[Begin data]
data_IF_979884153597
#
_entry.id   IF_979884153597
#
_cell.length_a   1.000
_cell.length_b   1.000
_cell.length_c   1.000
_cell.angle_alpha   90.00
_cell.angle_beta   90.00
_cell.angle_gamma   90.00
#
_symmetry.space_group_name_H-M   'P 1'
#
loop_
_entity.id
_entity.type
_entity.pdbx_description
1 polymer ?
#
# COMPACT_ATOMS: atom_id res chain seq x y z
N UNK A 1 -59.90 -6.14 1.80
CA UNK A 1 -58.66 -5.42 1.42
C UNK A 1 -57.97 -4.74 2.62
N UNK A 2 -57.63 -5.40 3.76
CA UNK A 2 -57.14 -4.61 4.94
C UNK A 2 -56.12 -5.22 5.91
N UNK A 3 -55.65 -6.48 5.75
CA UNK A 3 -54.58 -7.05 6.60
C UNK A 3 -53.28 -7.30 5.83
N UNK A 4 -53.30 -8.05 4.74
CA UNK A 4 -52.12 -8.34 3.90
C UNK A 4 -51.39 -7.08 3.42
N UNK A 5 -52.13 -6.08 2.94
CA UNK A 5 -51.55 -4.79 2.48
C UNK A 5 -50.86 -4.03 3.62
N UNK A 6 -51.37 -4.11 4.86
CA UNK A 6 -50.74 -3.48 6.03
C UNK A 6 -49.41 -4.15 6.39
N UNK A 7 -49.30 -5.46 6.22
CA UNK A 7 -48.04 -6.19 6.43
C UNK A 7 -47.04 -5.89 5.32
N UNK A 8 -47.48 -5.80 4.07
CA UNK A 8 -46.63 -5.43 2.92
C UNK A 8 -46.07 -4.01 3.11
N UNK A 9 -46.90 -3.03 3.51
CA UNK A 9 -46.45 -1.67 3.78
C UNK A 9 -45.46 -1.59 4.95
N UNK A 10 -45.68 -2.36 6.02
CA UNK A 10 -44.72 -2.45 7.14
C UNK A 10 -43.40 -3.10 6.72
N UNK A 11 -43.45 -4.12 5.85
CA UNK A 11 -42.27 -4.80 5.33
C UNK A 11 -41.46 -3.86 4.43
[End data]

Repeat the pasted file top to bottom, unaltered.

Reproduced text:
data_IF_979884153597
#
_entry.id   IF_979884153597
#
_cell.length_a   1.000
_cell.length_b   1.000
_cell.length_c   1.000
_cell.angle_alpha   90.00
_cell.angle_beta   90.00
_cell.angle_gamma   90.00
#
_symmetry.space_group_name_H-M   'P 1'
#
loop_
_entity.id
_entity.type
_entity.pdbx_description
1 polymer ?
#
# COMPACT_ATOMS: atom_id res chain seq x y z
N UNK A 1 -59.90 -6.14 1.80
CA UNK A 1 -58.66 -5.42 1.42
C UNK A 1 -57.97 -4.74 2.62
N UNK A 2 -57.63 -5.40 3.76
CA UNK A 2 -57.14 -4.61 4.94
C UNK A 2 -56.12 -5.22 5.91
N UNK A 3 -55.65 -6.48 5.75
CA UNK A 3 -54.58 -7.05 6.60
C UNK A 3 -53.28 -7.30 5.83
N UNK A 4 -53.30 -8.05 4.74
CA UNK A 4 -52.12 -8.34 3.90
C UNK A 4 -51.39 -7.08 3.42
N UNK A 5 -52.13 -6.08 2.94
CA UNK A 5 -51.55 -4.79 2.48
C UNK A 5 -50.86 -4.03 3.62
N UNK A 6 -51.37 -4.11 4.86
CA UNK A 6 -50.74 -3.48 6.03
C UNK A 6 -49.41 -4.15 6.39
N UNK A 7 -49.30 -5.46 6.22
CA UNK A 7 -48.04 -6.19 6.43
C UNK A 7 -47.04 -5.89 5.32
N UNK A 8 -47.48 -5.80 4.07
CA UNK A 8 -46.63 -5.43 2.92
C UNK A 8 -46.07 -4.01 3.11
N UNK A 9 -46.90 -3.03 3.51
CA UNK A 9 -46.45 -1.67 3.78
C UNK A 9 -45.46 -1.59 4.95
N UNK A 10 -45.68 -2.36 6.02
CA UNK A 10 -44.72 -2.45 7.14
C UNK A 10 -43.40 -3.10 6.72
N UNK A 11 -43.45 -4.12 5.85
CA UNK A 11 -42.27 -4.80 5.33
C UNK A 11 -41.46 -3.86 4.43